Canada

Things to do in Canada

If you’re visiting Toronto, take a helicopter tour of Niagara Falls for a bird’s eye view of the magnificent Horseshoe and American Falls. Or hop aboard the Maid of the Mist boat for a closer look (and a few splashes). Once you’re back on dry land, head to the Royal Ontario Museum to check out its huge art collection, or dance the night away at one of the bars at West Queen West. The French province of Québec has some of the most exciting things to do in Canada.

In Montréal, stroll around the Old Port, the perfect setting for people watching and outdoor dining. Dig into its local cuisine–it’s the city with the largest number of restaurants per capita in North America. If you visit Montréal in late June or early July, make sure you snag tickets to the International Jazz Festival. For those who prefer the great outdoors, there are plenty of things to do in Canada. Alberta has gorgeous lakes, rivers and forests for hiking, and is an ideal location for seeing the Northern Lights aboard a dogsled. Mont Tremblant in Québec and Whistler in British Columbia are two of the best ski regions in Canada.

Between Jacques-Cartier and Clock Tower quays in the Old Port, the Patinoire du Bassin Bonsecours is a scenic outdoor skating rink along the St. Lawrence River. Each evening, from December to mid-March, a DJ plays music in styles ranging from classical to 1980’s hits.

After exploring Old Montreal, save time for a walk through Frederick Law Olmsted’s wooded and sprawling, 470-odd-acre Mont-Royal Park, which spans the northern edge of downtown and forms the western border of the Plateau Mont-Royal neighborhood.

Vancouver’s enviable natural setting places this annual fireworks “competition” above most others in the world. International teams light up the sky over English Bay with the latest and greatest in fireworks, all set to music (the soundtrack is also broadcast on local radio).

What Lies Beneath: At first glance Montreal does not appear to be overcrowded, but maybe that’s because everyone is underground.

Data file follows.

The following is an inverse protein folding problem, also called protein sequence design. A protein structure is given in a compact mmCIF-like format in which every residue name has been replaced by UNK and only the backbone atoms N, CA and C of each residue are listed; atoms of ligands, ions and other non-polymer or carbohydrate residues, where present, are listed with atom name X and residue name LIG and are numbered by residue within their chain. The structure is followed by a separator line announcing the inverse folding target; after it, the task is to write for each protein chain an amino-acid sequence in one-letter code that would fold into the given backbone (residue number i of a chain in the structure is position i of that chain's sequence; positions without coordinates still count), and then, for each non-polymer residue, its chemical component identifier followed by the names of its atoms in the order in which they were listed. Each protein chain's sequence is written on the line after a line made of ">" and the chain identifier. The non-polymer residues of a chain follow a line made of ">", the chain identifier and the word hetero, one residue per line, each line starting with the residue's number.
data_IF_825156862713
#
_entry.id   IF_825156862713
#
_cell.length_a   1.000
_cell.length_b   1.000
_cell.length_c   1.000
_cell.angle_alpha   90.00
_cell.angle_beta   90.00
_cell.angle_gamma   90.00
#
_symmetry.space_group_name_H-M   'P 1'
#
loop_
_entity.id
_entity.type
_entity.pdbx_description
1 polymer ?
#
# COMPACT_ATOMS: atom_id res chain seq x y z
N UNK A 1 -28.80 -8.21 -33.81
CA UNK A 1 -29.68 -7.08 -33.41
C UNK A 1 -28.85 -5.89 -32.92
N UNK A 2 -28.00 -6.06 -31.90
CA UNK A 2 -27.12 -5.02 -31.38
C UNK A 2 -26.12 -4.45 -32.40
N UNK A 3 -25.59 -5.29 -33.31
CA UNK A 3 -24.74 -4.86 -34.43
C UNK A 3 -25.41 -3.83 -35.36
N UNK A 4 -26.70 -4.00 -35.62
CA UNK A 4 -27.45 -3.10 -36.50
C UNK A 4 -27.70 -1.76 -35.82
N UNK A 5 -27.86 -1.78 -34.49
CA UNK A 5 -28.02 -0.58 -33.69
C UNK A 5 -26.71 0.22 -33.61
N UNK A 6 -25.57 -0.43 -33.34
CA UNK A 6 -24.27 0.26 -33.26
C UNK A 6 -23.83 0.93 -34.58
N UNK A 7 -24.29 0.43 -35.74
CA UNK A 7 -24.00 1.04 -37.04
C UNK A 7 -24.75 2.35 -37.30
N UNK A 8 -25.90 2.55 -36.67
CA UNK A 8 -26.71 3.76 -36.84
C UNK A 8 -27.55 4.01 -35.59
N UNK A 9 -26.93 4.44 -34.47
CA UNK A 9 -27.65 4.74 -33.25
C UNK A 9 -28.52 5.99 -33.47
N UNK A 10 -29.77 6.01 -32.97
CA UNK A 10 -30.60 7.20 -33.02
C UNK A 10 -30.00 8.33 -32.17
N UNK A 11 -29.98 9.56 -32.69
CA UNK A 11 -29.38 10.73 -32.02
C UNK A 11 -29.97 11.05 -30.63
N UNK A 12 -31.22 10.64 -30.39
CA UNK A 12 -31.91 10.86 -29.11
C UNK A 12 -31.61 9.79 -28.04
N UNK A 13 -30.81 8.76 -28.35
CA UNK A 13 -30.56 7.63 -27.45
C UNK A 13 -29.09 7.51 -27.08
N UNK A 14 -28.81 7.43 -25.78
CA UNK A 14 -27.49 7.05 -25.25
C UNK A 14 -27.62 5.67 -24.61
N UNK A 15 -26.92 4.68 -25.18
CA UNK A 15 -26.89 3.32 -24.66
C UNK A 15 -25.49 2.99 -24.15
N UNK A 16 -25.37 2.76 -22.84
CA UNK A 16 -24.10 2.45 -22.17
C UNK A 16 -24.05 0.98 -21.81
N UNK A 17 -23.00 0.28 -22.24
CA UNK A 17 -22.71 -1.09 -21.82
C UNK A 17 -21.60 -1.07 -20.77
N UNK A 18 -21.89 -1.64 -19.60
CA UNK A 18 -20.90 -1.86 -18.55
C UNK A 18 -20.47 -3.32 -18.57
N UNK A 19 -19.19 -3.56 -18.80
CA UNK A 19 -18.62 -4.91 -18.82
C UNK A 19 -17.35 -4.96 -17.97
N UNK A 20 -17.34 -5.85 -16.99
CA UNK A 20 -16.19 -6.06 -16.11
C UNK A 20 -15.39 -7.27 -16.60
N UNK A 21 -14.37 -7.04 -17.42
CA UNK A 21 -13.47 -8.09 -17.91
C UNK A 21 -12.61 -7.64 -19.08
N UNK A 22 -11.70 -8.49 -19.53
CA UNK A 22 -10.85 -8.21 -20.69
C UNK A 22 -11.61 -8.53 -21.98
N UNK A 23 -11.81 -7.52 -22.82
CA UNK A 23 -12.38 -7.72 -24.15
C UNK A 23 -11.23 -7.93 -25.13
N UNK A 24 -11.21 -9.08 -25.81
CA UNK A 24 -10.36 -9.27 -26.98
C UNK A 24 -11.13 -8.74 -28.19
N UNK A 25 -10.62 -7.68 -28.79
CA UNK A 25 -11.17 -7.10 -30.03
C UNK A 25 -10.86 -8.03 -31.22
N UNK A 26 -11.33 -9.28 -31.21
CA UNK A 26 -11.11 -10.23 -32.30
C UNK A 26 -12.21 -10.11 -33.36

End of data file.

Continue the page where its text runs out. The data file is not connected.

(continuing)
Spread across 180 acres just a couple of miles east of downtown, the
nearly 80-year-old botanical garden is brilliantly landscaped and full
of surprises. Sure, there are the showstopping Rose Gardens, along with

Travel agent Maria Guerrieri has helped Linden Travel develop into one of the most well-known travel agencies in New York. Located on Third Avenue in the Turtle Bay neighborhood, this agency was established in 1969 and merged with Frosch Travel in order to offer even more comprehensive service.

North America’s oldest corporation—established in 1670!—Hudson’s Bay Company (known locally as just The Bay) has long been known for its iconic, cream-colored wool blankets, boldly striped in yellow, red, navy, and green.

This three-year public outdoor art installation—on the airport grounds and easily visible on the drive to and from the terminals—includes large-scale sculptures by Michel de Broin, Carl Skelton, and Ilan Sandler.

This Prohibition-era inspired restaurant and bar overlooks the Maple Tree Square section of historic Gastown. Owned by a handful of bartending veterans, the intimate, neighborhood venue serves Asian-influenced small plates like bánh mì and gyoza.

Designed by New York architect James O’Donnell, the Gothic Revival-style Notre-Dame Basilica faces Place d'Armes in Old Montreal. Although completed in 1829, the church later added its two towers a decade later—the western tower holds one giant bell and the eastern a 10-bell carillon.

Wearable art from B.C. designers and Norway's Oleana.

This ethnic enclave filled with Hasidic, Portuguese, Italian, and Greek communities has been immortalized in the novels of Mordecai Richler, who grew up here and returned often in his books.

The Plains of Abraham is one of Canada’s most scenic monuments, as well as hallowed ground for French and British soldiers who fought and died there during the 1759 Battle of Quebec. Overlooking the wide St.

Entering the stylish Whisky Lounge is a little like stepping (one imagines) into a Havana lounge, circa 1952. It’s not just the real Cuban cigars—you’re in Canada, after all—being sold and smoked in the clubby back-room salon.